And then in conclusion, we have a high quality of large and diverse assets on the pipeline and storage side. We have redirected the firm away from the stuff that really was playing the valuation as best we could with the formation and the joint venture and the sale of the refinery to Calumet. We got a great customer base. We do business with major oil companies, national oil companies, strong refiners, and trading houses, pretty strong balance sheet, particularly given our business. We did get downgraded recently by the agencies because of the underperformance of asphalt. It wasn’t a surprise. They had warned us for years that what would cause the downgrade would be underperformance by asphalt, and when it started losing money instead of making money, they had no choice. So, we are living with that higher cost of interest expense as a result of their move and that’s it. That’s our story and happy to take any questions if anybody had some. Chris Russell, our Treasurer and IR guy can answer it if I can’t. Any questions? Yes.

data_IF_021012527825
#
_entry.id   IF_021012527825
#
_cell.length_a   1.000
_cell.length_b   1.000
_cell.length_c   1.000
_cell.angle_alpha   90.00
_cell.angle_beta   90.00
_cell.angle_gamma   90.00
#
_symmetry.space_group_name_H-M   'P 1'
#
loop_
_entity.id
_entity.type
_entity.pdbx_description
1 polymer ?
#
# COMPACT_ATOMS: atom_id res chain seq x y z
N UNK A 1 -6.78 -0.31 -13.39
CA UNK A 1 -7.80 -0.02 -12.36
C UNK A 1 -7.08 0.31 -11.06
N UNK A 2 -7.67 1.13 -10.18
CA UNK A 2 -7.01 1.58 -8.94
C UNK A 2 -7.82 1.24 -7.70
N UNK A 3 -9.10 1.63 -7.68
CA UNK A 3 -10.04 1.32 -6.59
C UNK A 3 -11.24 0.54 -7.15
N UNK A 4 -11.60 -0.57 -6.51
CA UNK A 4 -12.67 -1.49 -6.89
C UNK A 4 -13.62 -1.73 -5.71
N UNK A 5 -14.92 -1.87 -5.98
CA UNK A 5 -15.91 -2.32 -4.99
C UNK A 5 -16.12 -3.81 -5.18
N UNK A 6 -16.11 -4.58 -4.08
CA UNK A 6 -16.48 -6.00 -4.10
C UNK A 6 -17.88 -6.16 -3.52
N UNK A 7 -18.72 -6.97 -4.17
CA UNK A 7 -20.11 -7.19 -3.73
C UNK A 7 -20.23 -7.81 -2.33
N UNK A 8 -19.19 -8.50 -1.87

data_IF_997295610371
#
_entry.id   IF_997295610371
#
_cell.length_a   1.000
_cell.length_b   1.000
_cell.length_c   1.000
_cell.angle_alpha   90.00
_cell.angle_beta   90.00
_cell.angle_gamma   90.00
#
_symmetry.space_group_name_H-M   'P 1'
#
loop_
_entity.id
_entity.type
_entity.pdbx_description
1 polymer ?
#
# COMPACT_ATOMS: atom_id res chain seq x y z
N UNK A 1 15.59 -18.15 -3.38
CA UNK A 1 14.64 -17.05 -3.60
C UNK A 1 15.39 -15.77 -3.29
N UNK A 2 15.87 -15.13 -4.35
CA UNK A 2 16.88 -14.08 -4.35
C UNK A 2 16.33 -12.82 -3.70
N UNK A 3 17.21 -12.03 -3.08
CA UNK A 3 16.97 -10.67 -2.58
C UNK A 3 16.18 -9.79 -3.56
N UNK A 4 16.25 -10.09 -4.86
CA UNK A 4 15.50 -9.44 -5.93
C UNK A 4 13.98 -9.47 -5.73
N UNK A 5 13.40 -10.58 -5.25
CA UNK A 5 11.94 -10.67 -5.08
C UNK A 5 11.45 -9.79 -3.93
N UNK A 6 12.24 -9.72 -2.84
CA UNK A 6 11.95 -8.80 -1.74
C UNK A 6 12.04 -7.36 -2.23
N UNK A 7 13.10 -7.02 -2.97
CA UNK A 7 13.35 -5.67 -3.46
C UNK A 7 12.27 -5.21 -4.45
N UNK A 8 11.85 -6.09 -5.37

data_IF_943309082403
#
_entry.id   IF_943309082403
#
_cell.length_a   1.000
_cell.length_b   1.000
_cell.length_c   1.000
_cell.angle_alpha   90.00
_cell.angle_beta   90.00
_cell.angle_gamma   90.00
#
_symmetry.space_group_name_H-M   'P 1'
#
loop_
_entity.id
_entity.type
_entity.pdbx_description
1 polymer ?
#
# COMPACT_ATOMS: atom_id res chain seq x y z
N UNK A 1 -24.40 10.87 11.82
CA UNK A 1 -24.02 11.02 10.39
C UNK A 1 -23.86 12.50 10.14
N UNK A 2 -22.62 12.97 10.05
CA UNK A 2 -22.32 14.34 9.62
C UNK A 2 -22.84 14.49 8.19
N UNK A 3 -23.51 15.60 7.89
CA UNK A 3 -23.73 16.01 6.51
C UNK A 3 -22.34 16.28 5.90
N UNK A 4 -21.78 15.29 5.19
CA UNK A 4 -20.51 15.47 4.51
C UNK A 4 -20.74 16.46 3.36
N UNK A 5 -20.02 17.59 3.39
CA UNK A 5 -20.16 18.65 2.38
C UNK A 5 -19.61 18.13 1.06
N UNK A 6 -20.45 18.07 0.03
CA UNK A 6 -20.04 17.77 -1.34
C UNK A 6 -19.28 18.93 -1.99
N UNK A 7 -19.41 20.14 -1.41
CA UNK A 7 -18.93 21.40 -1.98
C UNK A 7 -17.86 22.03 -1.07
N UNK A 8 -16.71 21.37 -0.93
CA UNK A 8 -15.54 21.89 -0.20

Yes, it’s contracted. It’s going to be about 70,000 in total capacity, but I think we have signed this at 30.
30 to 40?